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Dr. Amanda Rodewald – A Bird’s Eye View of Nature in the City

December 4, 2017

With urban land expected to triple between 2000-2030, understanding the ecology of cities is sorely needed to safeguard ecosystem services, biodiversity, and our own well-being. One common target of urban conservation is birds, owing to both their charisma and sensitivity to environmental change. Though urban development is a real threat to birds across all ecosystem…

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Dr. James van Remsen – The cavalcade of discovery of new species and genera of South American bird … and how long will it continue?

November 6, 2017

In the 1950s, Ernst Mayr said that the age of discovery of new species of birds had largely ended. Since then, at least 125 new species of birds have been discovered in South America alone, including more than 40 by the LSU Museum of Natural Science. This represents an increase in species richness of about…

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Dr. Joel Cracraft – How many “kinds” of birds are there on Earth: the intersection of science and conservation policy

October 2, 2017

Scientists have long debated the idea of species, and these different conceptions have impacted the way we understand how birds evolved.  These debates have also influenced people’s views of avian diversity as well as avian conservation policy. This talk will lay out these debates and show how they have real-world consequences for conserving global avian…

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The Nuttall Ornithological Club Honors our 50+ Year Members

September 10, 2017

On September 10, 2017, the Nuttall Ornithological Club was pleased to honor our Members who have been with the club for 50 or more years with a luncheon and reception, followed by a visit to the collections in the Ornithology Department at Harvard. This is an amazing group of individuals who have been not only…

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Frank Gill – Bird Species Taxonomy: Then and Now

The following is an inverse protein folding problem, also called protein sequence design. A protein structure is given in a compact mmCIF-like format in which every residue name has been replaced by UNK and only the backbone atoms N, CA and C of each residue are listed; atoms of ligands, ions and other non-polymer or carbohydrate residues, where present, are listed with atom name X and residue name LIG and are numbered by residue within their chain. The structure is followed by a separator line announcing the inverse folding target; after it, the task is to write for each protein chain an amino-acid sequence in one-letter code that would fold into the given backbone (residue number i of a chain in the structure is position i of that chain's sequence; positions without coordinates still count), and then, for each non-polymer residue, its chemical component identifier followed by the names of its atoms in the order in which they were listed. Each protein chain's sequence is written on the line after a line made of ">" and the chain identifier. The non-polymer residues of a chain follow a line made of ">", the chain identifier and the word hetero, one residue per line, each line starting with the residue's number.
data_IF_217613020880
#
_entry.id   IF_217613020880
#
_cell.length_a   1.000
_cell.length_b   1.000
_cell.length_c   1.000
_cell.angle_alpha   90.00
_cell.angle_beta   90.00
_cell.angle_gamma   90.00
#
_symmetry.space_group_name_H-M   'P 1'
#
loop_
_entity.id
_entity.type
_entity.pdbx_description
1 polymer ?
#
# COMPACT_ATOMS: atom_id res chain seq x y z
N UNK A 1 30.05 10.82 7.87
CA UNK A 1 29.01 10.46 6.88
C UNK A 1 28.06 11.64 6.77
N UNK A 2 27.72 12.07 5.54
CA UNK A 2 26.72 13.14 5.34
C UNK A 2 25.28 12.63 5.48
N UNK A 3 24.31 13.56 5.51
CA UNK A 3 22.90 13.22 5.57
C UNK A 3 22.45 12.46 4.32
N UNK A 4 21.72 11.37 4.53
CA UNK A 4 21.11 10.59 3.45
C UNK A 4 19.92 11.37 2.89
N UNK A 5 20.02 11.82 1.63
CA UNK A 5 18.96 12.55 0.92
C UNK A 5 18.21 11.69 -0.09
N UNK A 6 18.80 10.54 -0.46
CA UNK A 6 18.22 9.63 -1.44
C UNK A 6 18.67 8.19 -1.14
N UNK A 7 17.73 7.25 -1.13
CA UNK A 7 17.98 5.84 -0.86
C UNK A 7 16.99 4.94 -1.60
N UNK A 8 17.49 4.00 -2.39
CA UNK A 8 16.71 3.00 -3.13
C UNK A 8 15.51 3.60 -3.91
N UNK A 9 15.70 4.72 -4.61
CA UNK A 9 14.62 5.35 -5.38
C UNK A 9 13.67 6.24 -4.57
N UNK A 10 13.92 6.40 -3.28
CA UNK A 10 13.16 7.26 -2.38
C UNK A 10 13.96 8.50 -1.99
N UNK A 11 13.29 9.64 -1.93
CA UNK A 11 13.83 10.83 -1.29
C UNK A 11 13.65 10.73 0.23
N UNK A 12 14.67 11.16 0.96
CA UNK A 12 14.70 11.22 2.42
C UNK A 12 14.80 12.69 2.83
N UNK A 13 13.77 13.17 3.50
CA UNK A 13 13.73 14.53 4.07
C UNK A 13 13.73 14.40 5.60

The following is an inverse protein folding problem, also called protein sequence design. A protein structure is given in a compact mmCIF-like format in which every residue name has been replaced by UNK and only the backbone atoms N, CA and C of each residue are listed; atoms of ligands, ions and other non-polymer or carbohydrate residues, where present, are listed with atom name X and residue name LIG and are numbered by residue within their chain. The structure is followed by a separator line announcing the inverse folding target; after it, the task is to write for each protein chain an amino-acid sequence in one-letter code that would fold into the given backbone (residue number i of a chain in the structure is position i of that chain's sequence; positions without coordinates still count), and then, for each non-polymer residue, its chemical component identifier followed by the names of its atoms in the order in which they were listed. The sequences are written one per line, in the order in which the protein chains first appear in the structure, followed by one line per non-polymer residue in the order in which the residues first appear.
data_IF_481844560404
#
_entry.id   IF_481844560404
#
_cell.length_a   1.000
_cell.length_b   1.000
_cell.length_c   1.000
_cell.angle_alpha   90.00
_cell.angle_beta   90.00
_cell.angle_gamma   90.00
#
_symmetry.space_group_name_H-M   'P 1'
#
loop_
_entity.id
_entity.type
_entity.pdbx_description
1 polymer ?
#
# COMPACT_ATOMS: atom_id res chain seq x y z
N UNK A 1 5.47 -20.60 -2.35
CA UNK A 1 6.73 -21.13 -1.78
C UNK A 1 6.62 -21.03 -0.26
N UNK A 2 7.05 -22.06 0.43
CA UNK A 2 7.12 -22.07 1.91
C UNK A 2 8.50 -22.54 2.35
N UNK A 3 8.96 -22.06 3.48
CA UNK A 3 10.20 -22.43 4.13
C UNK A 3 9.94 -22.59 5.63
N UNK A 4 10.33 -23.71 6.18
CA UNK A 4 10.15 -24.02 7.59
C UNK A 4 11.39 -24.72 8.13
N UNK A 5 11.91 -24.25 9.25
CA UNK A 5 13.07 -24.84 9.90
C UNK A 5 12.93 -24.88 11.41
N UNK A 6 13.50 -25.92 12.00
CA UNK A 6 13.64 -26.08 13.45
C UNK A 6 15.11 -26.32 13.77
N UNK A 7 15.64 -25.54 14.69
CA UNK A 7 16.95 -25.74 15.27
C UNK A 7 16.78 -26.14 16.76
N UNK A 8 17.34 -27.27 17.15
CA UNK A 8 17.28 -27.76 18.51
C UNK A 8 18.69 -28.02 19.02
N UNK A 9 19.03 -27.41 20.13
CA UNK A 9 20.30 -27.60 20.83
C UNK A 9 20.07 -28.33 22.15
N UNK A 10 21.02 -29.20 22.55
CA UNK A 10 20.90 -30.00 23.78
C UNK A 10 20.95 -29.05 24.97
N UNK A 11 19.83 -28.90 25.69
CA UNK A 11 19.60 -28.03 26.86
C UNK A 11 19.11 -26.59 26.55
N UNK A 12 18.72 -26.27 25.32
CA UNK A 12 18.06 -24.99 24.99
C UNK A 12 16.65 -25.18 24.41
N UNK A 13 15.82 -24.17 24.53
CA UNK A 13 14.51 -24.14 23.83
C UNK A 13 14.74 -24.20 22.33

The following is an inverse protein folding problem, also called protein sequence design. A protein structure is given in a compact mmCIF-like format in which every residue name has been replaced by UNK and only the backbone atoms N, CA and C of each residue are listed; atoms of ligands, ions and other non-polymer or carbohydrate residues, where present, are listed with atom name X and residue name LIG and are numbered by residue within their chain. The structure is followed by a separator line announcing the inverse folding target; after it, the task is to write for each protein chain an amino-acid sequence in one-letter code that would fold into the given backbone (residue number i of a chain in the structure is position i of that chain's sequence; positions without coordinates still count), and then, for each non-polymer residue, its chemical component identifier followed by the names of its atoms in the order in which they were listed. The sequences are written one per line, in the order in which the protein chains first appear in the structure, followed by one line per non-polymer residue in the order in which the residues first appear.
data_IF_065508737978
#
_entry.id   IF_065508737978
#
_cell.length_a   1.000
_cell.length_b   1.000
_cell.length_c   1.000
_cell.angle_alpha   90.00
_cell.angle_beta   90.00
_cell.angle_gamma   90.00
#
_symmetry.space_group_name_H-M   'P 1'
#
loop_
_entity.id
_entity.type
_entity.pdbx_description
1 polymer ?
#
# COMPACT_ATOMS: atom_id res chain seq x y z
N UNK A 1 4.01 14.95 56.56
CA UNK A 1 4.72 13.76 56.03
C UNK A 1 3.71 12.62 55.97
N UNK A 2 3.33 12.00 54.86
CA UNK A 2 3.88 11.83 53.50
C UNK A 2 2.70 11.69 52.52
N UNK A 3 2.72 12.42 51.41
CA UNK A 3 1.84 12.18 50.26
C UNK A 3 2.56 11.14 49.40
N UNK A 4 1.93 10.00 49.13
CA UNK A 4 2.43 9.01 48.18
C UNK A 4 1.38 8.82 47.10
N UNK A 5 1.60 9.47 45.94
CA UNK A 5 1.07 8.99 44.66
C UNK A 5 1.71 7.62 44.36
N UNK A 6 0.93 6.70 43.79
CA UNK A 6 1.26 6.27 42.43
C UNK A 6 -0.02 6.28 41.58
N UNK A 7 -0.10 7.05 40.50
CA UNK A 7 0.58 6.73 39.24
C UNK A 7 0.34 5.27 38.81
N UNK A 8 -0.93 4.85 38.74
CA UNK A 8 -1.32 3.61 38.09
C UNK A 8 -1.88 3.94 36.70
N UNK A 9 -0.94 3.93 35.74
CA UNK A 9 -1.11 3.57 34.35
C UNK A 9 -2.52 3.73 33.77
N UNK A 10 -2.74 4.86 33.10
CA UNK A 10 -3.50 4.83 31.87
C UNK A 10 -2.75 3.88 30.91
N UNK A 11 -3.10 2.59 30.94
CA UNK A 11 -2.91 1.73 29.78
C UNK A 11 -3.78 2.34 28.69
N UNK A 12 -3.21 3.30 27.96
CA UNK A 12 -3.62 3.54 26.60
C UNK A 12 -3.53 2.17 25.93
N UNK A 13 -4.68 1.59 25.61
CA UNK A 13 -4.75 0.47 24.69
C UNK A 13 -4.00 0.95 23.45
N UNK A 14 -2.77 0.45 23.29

June 5, 2017

Major changes in world bird taxonomy are underway, driven by advances in speciation concepts and practices. World bird lists are challenged to keep up with the surge in the number of species recognized, together with their nomenclature and phylogeny. Birders are challenged to keep up with the lumps, splits, name changes, and sequences. This talk…

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Dr. Aevar Petersen – Icelandic birds, mainly seabird population changes

May 1, 2017

The talk will focus on three main issues; (1) introduction to the Icelandic bird fauna; (2) seabirds and factors influencing population changes; and (3) seabird monitoring as a conservation tool. The breeding bird fauna of Iceland has rather few species, about 80, but this is made up in numbers. The principal bird groups are anseriform…

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Dr. Leonardo Campagna – The genetic basis of plumage differences in the rapid capuchino seedeater radiation

April 3, 2017

As an evolutionary biologist I seek to understand how biological diversity is generated at the molecular level. I study a group of South American birds known as capuchino seedeaters, which may still be in the process of becoming species. Capuchinos are sexually dimorphic, and males from different species differ in secondary sexual characters such as…

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Lorna J. Gibson – Built to Peck: How Woodpeckers Avoid Brain Injury

March 6, 2017

Woodpeckers peck on trees to feed on insects and sap, to build cavity nests and to drum during courtship. Measurements by a group of neurologists in the 1970s, using high speed video, indicate that woodpeckers can tolerate remarkably high decelerations on impact: up to 1500g, much higher than the level of 100g that causes brain…

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Michael D. Sorenson – Contrasting Patterns of Genetic Divergence in Obligate Brood Parasites: Implications for the Genetics of Host-Specific Adaptation

February 6, 2017

Avian brood parasites and their hosts have served as important models of coevolution and have produced a spectacular diversity of behavioral, morphological and physiological adaptations and counter-adaptations, our knowledge of which has expanded as additional species in Asia and the southern hemisphere have received intensive study. Until recently, essentially nothing was known about the genetic…